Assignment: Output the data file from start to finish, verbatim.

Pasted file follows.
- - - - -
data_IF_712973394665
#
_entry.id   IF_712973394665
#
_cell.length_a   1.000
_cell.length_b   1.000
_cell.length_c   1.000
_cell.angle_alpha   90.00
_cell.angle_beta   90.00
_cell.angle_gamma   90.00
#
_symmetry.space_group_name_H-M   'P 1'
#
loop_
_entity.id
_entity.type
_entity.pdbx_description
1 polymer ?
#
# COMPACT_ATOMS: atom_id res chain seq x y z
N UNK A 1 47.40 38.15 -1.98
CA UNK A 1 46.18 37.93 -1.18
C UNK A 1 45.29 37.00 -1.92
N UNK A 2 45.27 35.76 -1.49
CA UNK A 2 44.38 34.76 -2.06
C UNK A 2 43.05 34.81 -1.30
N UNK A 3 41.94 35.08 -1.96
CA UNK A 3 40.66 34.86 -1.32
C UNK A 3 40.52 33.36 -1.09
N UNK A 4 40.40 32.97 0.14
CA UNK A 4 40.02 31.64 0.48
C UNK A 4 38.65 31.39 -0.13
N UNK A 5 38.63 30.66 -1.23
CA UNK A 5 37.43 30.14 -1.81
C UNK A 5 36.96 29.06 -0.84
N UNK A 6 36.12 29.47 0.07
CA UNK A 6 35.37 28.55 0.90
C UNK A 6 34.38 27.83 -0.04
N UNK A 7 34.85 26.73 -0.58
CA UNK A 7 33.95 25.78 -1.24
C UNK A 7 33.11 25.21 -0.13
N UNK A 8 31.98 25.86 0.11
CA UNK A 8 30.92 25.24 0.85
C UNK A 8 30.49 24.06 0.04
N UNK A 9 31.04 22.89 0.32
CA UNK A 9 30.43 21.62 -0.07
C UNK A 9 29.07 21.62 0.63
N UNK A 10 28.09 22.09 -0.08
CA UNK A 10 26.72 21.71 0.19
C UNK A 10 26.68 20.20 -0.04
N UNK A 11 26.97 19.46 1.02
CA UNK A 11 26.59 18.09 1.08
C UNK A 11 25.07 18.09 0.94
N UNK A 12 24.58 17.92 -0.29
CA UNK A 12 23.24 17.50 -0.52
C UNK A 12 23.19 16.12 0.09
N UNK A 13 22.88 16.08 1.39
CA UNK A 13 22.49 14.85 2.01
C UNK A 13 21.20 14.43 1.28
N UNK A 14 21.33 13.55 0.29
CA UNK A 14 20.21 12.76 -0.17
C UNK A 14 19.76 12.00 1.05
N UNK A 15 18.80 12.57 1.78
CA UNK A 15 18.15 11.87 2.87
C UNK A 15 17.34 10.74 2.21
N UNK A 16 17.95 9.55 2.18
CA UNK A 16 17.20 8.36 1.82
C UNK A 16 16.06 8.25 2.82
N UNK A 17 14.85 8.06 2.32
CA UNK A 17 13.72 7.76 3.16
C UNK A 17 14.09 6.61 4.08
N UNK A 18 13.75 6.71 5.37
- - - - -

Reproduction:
data_IF_712973394665
#
_entry.id   IF_712973394665
#
_cell.length_a   1.000
_cell.length_b   1.000
_cell.length_c   1.000
_cell.angle_alpha   90.00
_cell.angle_beta   90.00
_cell.angle_gamma   90.00
#
_symmetry.space_group_name_H-M   'P 1'
#
loop_
_entity.id
_entity.type
_entity.pdbx_description
1 polymer ?
#
# COMPACT_ATOMS: atom_id res chain seq x y z
N UNK A 1 47.40 38.15 -1.98
CA UNK A 1 46.18 37.93 -1.18
C UNK A 1 45.29 37.00 -1.92
N UNK A 2 45.27 35.76 -1.49
CA UNK A 2 44.38 34.76 -2.06
C UNK A 2 43.05 34.81 -1.30
N UNK A 3 41.94 35.08 -1.96
CA UNK A 3 40.66 34.86 -1.32
C UNK A 3 40.52 33.36 -1.09
N UNK A 4 40.40 32.97 0.14
CA UNK A 4 40.02 31.64 0.48
C UNK A 4 38.65 31.39 -0.13
N UNK A 5 38.63 30.66 -1.23
CA UNK A 5 37.43 30.14 -1.81
C UNK A 5 36.96 29.06 -0.84
N UNK A 6 36.12 29.47 0.07
CA UNK A 6 35.37 28.55 0.90
C UNK A 6 34.38 27.83 -0.04
N UNK A 7 34.85 26.73 -0.58
CA UNK A 7 33.95 25.78 -1.24
C UNK A 7 33.11 25.21 -0.13
N UNK A 8 31.98 25.86 0.11
CA UNK A 8 30.92 25.24 0.85
C UNK A 8 30.49 24.06 0.04
N UNK A 9 31.04 22.89 0.32
CA UNK A 9 30.43 21.62 -0.07
C UNK A 9 29.07 21.62 0.63
N UNK A 10 28.09 22.09 -0.08
CA UNK A 10 26.72 21.71 0.19
C UNK A 10 26.68 20.20 -0.04
N UNK A 11 26.97 19.46 1.02
CA UNK A 11 26.59 18.09 1.08
C UNK A 11 25.07 18.09 0.94
N UNK A 12 24.58 17.92 -0.29
CA UNK A 12 23.24 17.50 -0.52
C UNK A 12 23.19 16.12 0.09
N UNK A 13 22.88 16.08 1.39
CA UNK A 13 22.49 14.85 2.01
C UNK A 13 21.20 14.43 1.28
N UNK A 14 21.33 13.55 0.29
CA UNK A 14 20.21 12.76 -0.17
C UNK A 14 19.76 12.00 1.05
N UNK A 15 18.80 12.57 1.78
CA UNK A 15 18.15 11.87 2.87
C UNK A 15 17.34 10.74 2.21
N UNK A 16 17.95 9.55 2.18
CA UNK A 16 17.20 8.36 1.82
C UNK A 16 16.06 8.25 2.82
N UNK A 17 14.85 8.06 2.32
CA UNK A 17 13.72 7.76 3.16
C UNK A 17 14.09 6.61 4.08
N UNK A 18 13.75 6.71 5.37